Police Dashcam Captures Texas Police Shutdown of Little Girls’ Lemonade Stand

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Two sisters in Overton, Texas were trying to raise money for a present for their dad for Father’s Day when their lemonade stand was shut down by a code enforcement officer and the police chief. A police dashcam captured the officer telling the girls’ mother that they needed a permit to operate the stand. The police chief released the video after the lemonade stand shut-down became of interest to the media.

Breitbart Texas previously reported about the girls being busted for the unregulated lemonade stand.

The police dashcam video records the officer questioning Sandi Evans, the mother of seven and eight-year-old Zoey and Andria Green.

“You get a permit from the city to serve this?” the officer asked the mother of the girls.

“I didn’t know I had to,” the mother answers.

“Yes ma’am,” says the officer.

“Really? For a lemonade stand?” says the mother, “I had no clue.”

The surprised mom asked, “Okay, can I run down and get one real quick?”

“Yes ma’am,” the officer replies.

The mother adds, “I knew we had to for garage sales and stuff like that, but I didn’t know kids had to for a lemonade stand.”

The girls were trying to raise money to take their dad to Splash Kingdom for Father’s Day. They were selling lemonade for 50 cents, and kettle corn for a dollar. You could get both a drink and the kettle corn for a dollar.

According to KLTV7, the stand was open for about an hour. The little girls had made about $25.00 when the police arrived and shut them down.

After the little girl’s mother was told that a permit was required, a family friend quickly obtained the permit. The city waived the $150 fee.

Obtaining the permit did not end the matter.

The girls and their mother were told that a health department inspection of the family kitchen was required because the food was prepared there.

Texas House Bill 970 requires a government inspection and permit for any food that must be regulated by time or temperature control in order to prevent spoilage. Since the lemonade and kettle corn could grow bacteria, a permit and inspection was required.

The law was passed during the 2013 Texas legislative session.

HB 970 amended the Texas Health and Safety Code to prohibit a “cottage food production operation from selling to customers potentially hazardous food,” according to the House Bill Analysis report.

The intent of the law was to “expand the types of foods allowed to be produced by a cottage food production operation and the locations at which such an individual can sell the products, establishing additional regulations regarding the sale of cottage food products, and amending current law relating to a local government authority’s to regulate cottage food production operations.”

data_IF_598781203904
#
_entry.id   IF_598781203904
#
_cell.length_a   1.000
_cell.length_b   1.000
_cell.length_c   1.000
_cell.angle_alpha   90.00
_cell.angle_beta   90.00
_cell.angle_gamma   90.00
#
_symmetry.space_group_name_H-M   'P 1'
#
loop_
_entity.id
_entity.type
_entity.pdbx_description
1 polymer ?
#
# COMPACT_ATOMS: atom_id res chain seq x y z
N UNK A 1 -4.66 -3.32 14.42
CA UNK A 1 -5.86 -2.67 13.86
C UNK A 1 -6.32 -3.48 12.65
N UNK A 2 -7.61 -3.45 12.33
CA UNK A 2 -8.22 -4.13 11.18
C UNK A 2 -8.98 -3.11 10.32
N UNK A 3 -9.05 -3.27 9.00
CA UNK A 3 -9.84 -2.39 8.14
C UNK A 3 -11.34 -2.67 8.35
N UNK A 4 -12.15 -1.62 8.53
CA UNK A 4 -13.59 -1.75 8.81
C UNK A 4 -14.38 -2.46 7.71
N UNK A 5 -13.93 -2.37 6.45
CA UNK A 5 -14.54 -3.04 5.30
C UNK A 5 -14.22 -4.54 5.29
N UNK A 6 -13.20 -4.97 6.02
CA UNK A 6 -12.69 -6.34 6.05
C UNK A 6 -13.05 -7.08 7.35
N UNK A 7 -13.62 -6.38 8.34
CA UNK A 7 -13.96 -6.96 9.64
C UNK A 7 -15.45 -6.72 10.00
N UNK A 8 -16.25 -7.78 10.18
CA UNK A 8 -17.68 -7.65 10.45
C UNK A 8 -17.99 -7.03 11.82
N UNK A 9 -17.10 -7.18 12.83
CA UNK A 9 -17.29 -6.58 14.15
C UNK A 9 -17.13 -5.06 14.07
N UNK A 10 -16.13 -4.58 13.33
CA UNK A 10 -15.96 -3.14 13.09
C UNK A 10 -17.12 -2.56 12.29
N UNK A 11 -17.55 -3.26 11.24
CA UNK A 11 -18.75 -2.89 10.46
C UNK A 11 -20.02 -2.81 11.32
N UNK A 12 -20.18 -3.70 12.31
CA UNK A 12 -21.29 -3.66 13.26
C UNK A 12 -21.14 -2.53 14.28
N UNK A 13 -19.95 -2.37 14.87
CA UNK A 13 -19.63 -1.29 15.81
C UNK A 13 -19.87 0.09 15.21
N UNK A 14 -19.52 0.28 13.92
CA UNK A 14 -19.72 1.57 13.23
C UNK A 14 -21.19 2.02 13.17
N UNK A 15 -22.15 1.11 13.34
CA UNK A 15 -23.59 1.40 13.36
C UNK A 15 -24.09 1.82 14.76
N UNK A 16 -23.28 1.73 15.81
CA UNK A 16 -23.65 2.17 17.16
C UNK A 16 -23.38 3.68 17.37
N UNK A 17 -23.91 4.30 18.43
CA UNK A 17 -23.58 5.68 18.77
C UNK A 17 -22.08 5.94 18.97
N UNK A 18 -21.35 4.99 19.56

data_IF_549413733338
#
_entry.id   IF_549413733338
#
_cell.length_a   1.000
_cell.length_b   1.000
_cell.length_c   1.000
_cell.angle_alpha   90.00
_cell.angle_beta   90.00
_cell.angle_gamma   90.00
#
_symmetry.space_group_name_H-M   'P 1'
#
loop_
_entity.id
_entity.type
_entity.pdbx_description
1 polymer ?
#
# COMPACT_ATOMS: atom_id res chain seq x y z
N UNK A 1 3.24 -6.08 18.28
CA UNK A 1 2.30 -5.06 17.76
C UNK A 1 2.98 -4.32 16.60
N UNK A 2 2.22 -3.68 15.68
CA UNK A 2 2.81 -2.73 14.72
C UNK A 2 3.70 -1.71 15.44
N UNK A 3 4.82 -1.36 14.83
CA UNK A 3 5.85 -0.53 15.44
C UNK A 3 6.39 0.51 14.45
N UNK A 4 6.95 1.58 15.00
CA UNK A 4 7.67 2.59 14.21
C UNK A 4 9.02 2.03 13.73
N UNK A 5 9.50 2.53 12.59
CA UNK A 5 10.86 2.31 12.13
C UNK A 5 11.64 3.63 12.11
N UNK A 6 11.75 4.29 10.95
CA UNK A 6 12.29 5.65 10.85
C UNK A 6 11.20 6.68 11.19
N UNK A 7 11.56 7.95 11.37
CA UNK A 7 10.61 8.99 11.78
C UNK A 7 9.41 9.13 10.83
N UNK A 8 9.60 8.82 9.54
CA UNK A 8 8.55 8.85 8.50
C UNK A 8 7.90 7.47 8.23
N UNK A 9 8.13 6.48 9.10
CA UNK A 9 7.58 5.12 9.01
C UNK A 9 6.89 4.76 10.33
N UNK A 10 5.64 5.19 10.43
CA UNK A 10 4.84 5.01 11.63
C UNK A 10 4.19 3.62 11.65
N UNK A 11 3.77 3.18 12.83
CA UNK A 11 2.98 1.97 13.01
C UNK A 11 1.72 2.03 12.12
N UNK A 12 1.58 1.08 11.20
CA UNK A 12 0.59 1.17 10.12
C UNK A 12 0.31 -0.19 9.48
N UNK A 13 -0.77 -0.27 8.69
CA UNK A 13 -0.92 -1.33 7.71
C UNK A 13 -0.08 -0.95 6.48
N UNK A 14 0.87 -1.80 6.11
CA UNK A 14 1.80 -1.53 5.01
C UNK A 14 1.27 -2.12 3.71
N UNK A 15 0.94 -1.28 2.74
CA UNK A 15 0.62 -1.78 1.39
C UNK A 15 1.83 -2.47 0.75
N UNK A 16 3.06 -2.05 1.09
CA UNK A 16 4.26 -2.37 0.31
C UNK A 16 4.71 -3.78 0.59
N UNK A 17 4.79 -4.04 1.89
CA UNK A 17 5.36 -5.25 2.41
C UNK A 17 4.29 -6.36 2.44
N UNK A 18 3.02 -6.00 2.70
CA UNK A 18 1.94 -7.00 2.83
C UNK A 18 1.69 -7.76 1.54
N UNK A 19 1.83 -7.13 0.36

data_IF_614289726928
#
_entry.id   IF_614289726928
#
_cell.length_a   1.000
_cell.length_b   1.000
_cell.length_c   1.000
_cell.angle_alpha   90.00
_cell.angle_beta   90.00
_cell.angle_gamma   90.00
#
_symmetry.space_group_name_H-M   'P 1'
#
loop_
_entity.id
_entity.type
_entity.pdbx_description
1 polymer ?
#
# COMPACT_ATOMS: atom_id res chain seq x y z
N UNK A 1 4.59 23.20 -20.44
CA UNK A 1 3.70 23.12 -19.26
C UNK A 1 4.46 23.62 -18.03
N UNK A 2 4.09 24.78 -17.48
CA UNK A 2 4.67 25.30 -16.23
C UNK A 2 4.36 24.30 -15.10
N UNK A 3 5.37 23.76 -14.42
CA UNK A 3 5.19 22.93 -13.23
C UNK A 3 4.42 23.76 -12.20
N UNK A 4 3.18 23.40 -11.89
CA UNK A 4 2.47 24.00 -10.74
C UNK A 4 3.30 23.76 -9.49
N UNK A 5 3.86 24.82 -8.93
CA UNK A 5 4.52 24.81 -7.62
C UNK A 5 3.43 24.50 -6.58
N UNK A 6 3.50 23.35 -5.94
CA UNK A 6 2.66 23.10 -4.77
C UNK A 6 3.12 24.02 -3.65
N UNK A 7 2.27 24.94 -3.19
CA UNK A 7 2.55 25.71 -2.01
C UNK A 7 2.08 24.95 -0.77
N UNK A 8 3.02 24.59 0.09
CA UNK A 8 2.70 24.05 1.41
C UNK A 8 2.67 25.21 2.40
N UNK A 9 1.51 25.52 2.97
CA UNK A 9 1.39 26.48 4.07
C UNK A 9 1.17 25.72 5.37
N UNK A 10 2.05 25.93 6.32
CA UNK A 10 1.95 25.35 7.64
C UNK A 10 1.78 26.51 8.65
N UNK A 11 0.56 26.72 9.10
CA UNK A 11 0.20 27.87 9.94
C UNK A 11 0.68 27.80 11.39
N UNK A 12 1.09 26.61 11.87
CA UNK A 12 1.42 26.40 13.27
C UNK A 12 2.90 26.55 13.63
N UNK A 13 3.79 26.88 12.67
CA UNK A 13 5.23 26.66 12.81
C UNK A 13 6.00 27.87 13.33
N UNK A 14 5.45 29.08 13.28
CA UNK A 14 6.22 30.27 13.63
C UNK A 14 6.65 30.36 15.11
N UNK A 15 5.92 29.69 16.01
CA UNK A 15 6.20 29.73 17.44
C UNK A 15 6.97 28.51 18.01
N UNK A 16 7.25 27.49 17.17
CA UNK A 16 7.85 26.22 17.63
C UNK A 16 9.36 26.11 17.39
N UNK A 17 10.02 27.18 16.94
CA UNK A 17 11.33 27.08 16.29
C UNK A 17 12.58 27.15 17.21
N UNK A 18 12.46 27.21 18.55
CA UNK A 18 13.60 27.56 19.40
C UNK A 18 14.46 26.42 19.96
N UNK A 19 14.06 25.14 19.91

The girls told KLTV7, an ABC affiliate in Tyler, Texas, that they “felt a little mad, a little sad” and “confused.”

The application of the law here is confusing.

The House Bill Analysis report states that “persons who meet certain criteria can produce specific types of foods in their homes and sell directly to consumers without being regulated by a local health department.” Overton City officials told the family that their kitchen had to be inspected by the local health department.

The Bill Analysis states that “popcorn and popcorn snacks” sold from “an individual operating out of the individual’s home” is not a potentially hazardous food, so it appears that at least the popcorn did not have to be regulated. Lemonade is not specifically enumerated in the list of “potentially hazardous food,” although refrigerated items and milk and milk products are referred to.

While the law allows local health authorities “to act to prevent an immediate and serious threat to human life or health,” it is difficult to see that such was the case here. Perhaps it is because the girls and their mother had not “successfully completed an accredited basic food safety education or training program for food handlers.”

The sisters are planning to open the lemonade stand again this Saturday using a loophole in the law. If they give away the lemonade and kettle corn, and ask for a donation, government regulations provide for an exception to the permit and health inspection requirement.

The girls will have the stand open Saturday in Overton from 10:00 a.m. until 12:00 p.m.

Good news though, the law expressly states that it does not affect the right of any person to sue for nuisance or another tort arising out of the use of a home for cottage food production operations.

In 2011, Forbes Magazine reported that there was a war on lemonade stands and enumerated various states that had begun crackdowns. The article asked the question, “Who stands to lose from a couple of six-year-olds selling lemonade?”

Who is behind this government crackdown of lemonade stands, and why, is the question being asked by mothers across the state. By God – THIS IS TEXAS.

Lana Shadwick is a contributing writer and legal analyst for Breitbart Texas. Follow her on Twitter@LanaShadwick2